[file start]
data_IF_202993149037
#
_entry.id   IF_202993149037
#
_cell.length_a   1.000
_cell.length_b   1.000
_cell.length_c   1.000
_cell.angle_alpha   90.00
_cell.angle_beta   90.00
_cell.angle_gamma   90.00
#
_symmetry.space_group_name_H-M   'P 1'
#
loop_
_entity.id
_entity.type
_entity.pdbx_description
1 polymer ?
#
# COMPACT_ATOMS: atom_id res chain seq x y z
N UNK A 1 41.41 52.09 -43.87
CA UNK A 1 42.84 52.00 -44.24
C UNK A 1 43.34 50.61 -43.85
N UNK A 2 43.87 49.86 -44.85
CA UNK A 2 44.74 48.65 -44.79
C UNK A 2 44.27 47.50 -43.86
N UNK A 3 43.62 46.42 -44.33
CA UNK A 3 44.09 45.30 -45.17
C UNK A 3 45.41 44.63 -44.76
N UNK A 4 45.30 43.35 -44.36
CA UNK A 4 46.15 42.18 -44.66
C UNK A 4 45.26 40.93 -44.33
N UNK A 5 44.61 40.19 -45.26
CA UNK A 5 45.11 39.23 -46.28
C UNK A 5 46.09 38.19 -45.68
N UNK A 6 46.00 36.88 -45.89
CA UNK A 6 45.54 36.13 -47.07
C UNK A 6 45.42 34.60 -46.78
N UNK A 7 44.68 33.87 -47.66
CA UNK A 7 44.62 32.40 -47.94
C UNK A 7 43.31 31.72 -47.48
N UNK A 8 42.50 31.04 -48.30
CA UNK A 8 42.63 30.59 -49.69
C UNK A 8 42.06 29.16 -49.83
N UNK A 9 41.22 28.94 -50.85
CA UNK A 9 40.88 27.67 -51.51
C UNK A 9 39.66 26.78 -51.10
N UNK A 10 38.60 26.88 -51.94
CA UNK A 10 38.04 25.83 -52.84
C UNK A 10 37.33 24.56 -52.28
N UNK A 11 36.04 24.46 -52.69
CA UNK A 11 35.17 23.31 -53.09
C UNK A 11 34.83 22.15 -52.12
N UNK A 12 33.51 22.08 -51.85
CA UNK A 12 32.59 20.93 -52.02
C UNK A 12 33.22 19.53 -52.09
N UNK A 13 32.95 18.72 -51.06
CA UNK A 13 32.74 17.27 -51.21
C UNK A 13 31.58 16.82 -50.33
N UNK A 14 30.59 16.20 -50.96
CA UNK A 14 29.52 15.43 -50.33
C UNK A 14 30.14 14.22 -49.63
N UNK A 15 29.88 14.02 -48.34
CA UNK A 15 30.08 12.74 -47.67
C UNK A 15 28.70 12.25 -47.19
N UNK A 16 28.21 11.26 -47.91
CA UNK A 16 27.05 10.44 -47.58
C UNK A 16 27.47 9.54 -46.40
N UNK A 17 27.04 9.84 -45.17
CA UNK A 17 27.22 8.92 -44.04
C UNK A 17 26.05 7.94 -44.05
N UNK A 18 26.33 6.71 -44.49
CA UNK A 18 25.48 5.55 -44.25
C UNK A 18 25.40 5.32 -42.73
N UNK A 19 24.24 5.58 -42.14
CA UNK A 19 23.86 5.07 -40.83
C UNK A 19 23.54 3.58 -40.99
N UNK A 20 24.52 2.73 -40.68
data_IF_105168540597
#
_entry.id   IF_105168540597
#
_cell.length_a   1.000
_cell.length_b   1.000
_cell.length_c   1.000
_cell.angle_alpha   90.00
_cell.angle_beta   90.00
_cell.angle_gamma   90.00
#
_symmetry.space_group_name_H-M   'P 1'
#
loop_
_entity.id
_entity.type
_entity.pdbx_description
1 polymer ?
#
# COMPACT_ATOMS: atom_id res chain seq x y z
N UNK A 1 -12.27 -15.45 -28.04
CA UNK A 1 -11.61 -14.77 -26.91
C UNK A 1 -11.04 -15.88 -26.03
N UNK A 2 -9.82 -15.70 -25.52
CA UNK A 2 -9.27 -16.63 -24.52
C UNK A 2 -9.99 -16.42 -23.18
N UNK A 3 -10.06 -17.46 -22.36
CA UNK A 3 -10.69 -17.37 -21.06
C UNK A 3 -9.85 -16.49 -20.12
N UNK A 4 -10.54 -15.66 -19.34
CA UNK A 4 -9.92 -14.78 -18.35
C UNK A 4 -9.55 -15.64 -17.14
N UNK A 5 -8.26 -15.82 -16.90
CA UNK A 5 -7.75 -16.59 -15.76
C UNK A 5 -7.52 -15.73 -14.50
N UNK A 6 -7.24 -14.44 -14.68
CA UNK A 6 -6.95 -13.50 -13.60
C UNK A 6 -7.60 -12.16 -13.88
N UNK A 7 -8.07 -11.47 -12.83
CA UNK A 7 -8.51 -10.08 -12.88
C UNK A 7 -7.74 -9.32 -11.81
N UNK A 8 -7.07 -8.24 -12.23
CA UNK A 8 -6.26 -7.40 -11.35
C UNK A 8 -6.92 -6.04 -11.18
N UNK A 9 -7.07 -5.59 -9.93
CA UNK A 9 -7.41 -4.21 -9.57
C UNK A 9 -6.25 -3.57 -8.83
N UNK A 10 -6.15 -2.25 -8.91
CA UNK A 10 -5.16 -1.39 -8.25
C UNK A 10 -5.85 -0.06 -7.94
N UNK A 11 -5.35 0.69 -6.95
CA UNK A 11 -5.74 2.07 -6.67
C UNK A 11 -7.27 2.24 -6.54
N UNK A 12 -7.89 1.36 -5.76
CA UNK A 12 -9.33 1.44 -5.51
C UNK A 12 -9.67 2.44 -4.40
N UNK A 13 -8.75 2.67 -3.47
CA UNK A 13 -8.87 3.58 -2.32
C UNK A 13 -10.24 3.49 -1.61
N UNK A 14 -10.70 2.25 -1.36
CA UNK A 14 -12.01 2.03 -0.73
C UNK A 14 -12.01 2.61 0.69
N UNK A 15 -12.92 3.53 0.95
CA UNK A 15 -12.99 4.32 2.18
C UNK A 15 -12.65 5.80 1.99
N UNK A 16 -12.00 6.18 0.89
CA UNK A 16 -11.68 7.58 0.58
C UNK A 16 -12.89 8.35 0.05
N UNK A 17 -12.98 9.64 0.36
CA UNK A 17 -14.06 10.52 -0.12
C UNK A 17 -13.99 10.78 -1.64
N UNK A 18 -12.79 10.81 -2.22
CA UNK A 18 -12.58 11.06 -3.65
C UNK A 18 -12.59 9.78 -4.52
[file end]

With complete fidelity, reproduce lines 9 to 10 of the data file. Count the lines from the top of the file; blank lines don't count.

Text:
_cell.angle_beta   90.00
_cell.angle_gamma   90.00